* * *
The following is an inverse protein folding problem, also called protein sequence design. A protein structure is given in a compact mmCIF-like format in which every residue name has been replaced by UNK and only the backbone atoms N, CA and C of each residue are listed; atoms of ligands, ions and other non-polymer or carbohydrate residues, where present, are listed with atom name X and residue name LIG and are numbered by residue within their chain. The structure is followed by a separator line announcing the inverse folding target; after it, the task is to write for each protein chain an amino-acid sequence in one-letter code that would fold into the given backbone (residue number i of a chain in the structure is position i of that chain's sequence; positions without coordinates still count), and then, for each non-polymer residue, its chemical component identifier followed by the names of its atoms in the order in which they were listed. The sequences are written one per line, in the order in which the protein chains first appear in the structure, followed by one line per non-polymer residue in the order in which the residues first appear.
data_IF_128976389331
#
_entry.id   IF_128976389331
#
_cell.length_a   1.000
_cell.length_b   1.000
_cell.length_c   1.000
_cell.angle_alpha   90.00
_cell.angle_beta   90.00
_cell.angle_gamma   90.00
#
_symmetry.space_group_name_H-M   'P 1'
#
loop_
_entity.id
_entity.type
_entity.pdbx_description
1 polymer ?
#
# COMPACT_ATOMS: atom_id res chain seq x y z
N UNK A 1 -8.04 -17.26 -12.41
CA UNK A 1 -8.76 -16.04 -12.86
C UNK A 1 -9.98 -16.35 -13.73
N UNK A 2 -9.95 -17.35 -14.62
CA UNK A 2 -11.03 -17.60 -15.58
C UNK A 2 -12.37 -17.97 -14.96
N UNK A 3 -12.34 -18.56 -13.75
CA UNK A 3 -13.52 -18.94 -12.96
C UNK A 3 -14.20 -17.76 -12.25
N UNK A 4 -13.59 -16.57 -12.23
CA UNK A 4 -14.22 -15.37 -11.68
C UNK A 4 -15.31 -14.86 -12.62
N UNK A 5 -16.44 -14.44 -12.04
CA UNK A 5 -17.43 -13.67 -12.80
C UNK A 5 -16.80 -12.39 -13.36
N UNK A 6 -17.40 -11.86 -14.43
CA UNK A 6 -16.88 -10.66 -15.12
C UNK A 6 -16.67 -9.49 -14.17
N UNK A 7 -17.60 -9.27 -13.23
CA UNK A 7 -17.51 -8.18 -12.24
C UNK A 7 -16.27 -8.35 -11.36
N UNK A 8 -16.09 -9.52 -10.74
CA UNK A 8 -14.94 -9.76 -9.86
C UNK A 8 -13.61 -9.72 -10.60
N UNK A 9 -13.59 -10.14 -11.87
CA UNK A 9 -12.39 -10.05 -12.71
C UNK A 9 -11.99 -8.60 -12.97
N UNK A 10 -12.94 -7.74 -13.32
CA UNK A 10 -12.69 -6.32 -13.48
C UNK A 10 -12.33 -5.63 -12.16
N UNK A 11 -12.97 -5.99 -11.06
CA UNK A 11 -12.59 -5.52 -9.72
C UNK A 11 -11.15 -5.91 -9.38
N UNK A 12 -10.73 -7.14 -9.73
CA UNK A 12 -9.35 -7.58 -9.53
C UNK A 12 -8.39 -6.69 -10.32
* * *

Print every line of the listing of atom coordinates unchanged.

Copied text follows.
The following is an inverse protein folding problem, also called protein sequence design. A protein structure is given in a compact mmCIF-like format in which every residue name has been replaced by UNK and only the backbone atoms N, CA and C of each residue are listed; atoms of ligands, ions and other non-polymer or carbohydrate residues, where present, are listed with atom name X and residue name LIG and are numbered by residue within their chain. The structure is followed by a separator line announcing the inverse folding target; after it, the task is to write for each protein chain an amino-acid sequence in one-letter code that would fold into the given backbone (residue number i of a chain in the structure is position i of that chain's sequence; positions without coordinates still count), and then, for each non-polymer residue, its chemical component identifier followed by the names of its atoms in the order in which they were listed. The sequences are written one per line, in the order in which the protein chains first appear in the structure, followed by one line per non-polymer residue in the order in which the residues first appear.
data_IF_128976389331
#
_entry.id   IF_128976389331
#
_cell.length_a   1.000
_cell.length_b   1.000
_cell.length_c   1.000
_cell.angle_alpha   90.00
_cell.angle_beta   90.00
_cell.angle_gamma   90.00
#
_symmetry.space_group_name_H-M   'P 1'
#
loop_
_entity.id
_entity.type
_entity.pdbx_description
1 polymer ?
#
# COMPACT_ATOMS: atom_id res chain seq x y z
N UNK A 1 -8.04 -17.26 -12.41
CA UNK A 1 -8.76 -16.04 -12.86
C UNK A 1 -9.98 -16.35 -13.73
N UNK A 2 -9.95 -17.35 -14.62
CA UNK A 2 -11.03 -17.60 -15.58
C UNK A 2 -12.37 -17.97 -14.96
N UNK A 3 -12.34 -18.56 -13.75
CA UNK A 3 -13.52 -18.94 -12.96
C UNK A 3 -14.20 -17.76 -12.25
N UNK A 4 -13.59 -16.57 -12.23
CA UNK A 4 -14.22 -15.37 -11.68
C UNK A 4 -15.31 -14.86 -12.62
N UNK A 5 -16.44 -14.44 -12.04
CA UNK A 5 -17.43 -13.67 -12.80
C UNK A 5 -16.80 -12.39 -13.36
N UNK A 6 -17.40 -11.86 -14.43
CA UNK A 6 -16.88 -10.66 -15.12
C UNK A 6 -16.67 -9.49 -14.17
N UNK A 7 -17.60 -9.27 -13.23
CA UNK A 7 -17.51 -8.18 -12.24
C UNK A 7 -16.27 -8.35 -11.36
N UNK A 8 -16.09 -9.52 -10.74
CA UNK A 8 -14.94 -9.76 -9.86
C UNK A 8 -13.61 -9.72 -10.60
N UNK A 9 -13.59 -10.14 -11.87
CA UNK A 9 -12.39 -10.05 -12.71
C UNK A 9 -11.99 -8.60 -12.97
N UNK A 10 -12.94 -7.74 -13.32
CA UNK A 10 -12.69 -6.32 -13.48
C UNK A 10 -12.33 -5.63 -12.16
N UNK A 11 -12.97 -5.99 -11.06
CA UNK A 11 -12.59 -5.52 -9.72
C UNK A 11 -11.15 -5.91 -9.38
N UNK A 12 -10.73 -7.14 -9.73
CA UNK A 12 -9.35 -7.58 -9.53
C UNK A 12 -8.39 -6.69 -10.32